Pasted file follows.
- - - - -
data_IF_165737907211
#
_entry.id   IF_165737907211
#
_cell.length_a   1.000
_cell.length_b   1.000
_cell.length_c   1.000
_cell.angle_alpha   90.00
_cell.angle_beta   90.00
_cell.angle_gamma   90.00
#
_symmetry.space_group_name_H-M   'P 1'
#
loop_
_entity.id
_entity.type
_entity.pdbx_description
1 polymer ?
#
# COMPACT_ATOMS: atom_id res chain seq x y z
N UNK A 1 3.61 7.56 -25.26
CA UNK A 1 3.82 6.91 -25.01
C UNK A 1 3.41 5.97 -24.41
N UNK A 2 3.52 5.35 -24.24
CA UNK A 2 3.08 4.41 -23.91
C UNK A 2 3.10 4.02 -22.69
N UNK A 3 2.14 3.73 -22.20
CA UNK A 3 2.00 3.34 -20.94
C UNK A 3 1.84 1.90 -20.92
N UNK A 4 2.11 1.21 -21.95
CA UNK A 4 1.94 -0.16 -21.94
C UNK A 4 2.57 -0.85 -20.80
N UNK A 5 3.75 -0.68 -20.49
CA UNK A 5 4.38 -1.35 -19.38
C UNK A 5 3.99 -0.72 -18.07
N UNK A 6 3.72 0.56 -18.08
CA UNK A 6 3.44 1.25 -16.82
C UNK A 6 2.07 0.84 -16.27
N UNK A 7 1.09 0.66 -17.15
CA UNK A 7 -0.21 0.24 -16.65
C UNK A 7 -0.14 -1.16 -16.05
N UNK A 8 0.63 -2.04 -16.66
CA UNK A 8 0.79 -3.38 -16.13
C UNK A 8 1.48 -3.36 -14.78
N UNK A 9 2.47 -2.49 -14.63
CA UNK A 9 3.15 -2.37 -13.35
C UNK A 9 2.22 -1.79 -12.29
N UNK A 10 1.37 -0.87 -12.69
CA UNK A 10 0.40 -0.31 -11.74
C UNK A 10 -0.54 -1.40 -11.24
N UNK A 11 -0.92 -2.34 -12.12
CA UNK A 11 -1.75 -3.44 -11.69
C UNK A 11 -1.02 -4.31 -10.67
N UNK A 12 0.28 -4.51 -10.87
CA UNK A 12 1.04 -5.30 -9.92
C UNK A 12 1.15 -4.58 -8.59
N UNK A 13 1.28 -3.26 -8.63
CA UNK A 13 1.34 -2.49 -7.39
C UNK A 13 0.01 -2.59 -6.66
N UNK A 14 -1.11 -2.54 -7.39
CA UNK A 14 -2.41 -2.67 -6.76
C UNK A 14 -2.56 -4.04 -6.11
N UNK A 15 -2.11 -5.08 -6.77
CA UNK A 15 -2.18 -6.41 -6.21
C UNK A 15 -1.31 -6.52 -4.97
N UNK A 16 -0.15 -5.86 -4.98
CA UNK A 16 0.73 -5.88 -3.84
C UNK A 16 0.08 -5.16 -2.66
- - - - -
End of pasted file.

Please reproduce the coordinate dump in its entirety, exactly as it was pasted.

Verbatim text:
data_IF_165737907211
#
_entry.id   IF_165737907211
#
_cell.length_a   1.000
_cell.length_b   1.000
_cell.length_c   1.000
_cell.angle_alpha   90.00
_cell.angle_beta   90.00
_cell.angle_gamma   90.00
#
_symmetry.space_group_name_H-M   'P 1'
#
loop_
_entity.id
_entity.type
_entity.pdbx_description
1 polymer ?
#
# COMPACT_ATOMS: atom_id res chain seq x y z
N UNK A 1 3.61 7.56 -25.26
CA UNK A 1 3.82 6.91 -25.01
C UNK A 1 3.41 5.97 -24.41
N UNK A 2 3.52 5.35 -24.24
CA UNK A 2 3.08 4.41 -23.91
C UNK A 2 3.10 4.02 -22.69
N UNK A 3 2.14 3.73 -22.20
CA UNK A 3 2.00 3.34 -20.94
C UNK A 3 1.84 1.90 -20.92
N UNK A 4 2.11 1.21 -21.95
CA UNK A 4 1.94 -0.16 -21.94
C UNK A 4 2.57 -0.85 -20.80
N UNK A 5 3.75 -0.68 -20.49
CA UNK A 5 4.38 -1.35 -19.38
C UNK A 5 3.99 -0.72 -18.07
N UNK A 6 3.72 0.56 -18.08
CA UNK A 6 3.44 1.25 -16.82
C UNK A 6 2.07 0.84 -16.27
N UNK A 7 1.09 0.66 -17.15
CA UNK A 7 -0.21 0.24 -16.65
C UNK A 7 -0.14 -1.16 -16.05
N UNK A 8 0.63 -2.04 -16.66
CA UNK A 8 0.79 -3.38 -16.13
C UNK A 8 1.48 -3.36 -14.78
N UNK A 9 2.47 -2.49 -14.63
CA UNK A 9 3.15 -2.37 -13.35
C UNK A 9 2.22 -1.79 -12.29
N UNK A 10 1.37 -0.87 -12.69
CA UNK A 10 0.40 -0.31 -11.74
C UNK A 10 -0.54 -1.40 -11.24
N UNK A 11 -0.92 -2.34 -12.12
CA UNK A 11 -1.75 -3.44 -11.69
C UNK A 11 -1.02 -4.31 -10.67
N UNK A 12 0.28 -4.51 -10.87
CA UNK A 12 1.04 -5.30 -9.92
C UNK A 12 1.15 -4.58 -8.59
N UNK A 13 1.28 -3.26 -8.63
CA UNK A 13 1.34 -2.49 -7.39
C UNK A 13 0.01 -2.59 -6.66
N UNK A 14 -1.11 -2.54 -7.39
CA UNK A 14 -2.41 -2.67 -6.76
C UNK A 14 -2.56 -4.04 -6.11
N UNK A 15 -2.11 -5.08 -6.77
CA UNK A 15 -2.18 -6.41 -6.21
C UNK A 15 -1.31 -6.52 -4.97
N UNK A 16 -0.15 -5.86 -4.98
CA UNK A 16 0.73 -5.88 -3.84
C UNK A 16 0.08 -5.16 -2.66